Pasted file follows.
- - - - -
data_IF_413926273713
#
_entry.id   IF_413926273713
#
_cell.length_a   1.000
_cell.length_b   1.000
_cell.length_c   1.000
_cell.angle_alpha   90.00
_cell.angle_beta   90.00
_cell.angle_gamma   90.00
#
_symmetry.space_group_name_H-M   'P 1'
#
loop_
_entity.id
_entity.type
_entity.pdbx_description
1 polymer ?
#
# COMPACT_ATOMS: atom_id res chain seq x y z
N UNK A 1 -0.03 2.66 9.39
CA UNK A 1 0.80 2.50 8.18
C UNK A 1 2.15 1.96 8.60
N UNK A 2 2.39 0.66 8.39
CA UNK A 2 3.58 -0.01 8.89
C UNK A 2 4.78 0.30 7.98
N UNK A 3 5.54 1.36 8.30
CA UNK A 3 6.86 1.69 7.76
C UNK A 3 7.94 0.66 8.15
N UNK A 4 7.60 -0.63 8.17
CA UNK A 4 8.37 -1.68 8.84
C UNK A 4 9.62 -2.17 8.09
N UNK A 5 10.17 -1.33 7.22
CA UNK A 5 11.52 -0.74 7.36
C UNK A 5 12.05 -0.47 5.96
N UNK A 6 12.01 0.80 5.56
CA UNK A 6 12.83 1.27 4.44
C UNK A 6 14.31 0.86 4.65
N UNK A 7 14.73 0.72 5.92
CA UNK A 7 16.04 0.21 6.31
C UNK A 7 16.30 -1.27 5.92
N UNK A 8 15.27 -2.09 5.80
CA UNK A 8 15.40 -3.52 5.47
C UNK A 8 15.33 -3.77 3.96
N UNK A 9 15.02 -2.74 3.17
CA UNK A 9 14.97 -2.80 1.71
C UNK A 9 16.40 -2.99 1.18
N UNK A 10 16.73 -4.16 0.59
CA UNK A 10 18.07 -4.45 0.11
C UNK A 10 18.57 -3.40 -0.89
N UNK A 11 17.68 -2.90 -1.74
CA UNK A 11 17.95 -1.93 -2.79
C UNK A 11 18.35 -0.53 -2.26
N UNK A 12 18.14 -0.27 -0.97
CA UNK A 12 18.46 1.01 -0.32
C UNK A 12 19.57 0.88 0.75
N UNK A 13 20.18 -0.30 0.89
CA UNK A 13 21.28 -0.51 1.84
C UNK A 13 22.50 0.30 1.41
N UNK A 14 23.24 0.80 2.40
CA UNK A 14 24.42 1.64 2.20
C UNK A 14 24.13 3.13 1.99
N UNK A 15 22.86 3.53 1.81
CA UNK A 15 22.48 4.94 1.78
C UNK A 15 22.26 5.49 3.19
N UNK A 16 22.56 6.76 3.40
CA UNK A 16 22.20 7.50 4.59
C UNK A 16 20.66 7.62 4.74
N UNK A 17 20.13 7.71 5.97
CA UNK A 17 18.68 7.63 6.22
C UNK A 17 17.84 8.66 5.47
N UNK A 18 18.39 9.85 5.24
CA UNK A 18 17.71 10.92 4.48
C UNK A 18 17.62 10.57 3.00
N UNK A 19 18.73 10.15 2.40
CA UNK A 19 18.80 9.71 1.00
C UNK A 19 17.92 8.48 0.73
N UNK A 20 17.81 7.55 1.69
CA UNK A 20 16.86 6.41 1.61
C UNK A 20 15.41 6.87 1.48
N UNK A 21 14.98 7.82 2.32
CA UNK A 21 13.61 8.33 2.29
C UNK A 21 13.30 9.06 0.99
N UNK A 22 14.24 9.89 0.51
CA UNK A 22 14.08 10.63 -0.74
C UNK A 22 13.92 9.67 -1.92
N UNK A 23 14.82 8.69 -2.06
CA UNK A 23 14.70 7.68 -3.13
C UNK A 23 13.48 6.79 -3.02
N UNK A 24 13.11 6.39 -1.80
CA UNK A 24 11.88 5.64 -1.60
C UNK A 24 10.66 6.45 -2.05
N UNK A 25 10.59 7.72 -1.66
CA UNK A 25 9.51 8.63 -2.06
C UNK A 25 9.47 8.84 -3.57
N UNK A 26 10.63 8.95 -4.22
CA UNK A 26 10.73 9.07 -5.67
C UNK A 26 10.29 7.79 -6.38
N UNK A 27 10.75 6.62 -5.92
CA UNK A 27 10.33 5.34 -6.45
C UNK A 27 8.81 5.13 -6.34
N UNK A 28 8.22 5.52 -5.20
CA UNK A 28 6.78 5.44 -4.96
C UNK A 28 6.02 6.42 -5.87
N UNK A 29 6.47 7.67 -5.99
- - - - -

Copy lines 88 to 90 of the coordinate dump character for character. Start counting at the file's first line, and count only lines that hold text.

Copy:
CA UNK A 23 14.70 7.68 -3.13
C UNK A 23 13.48 6.79 -3.02
N UNK A 24 13.11 6.39 -1.80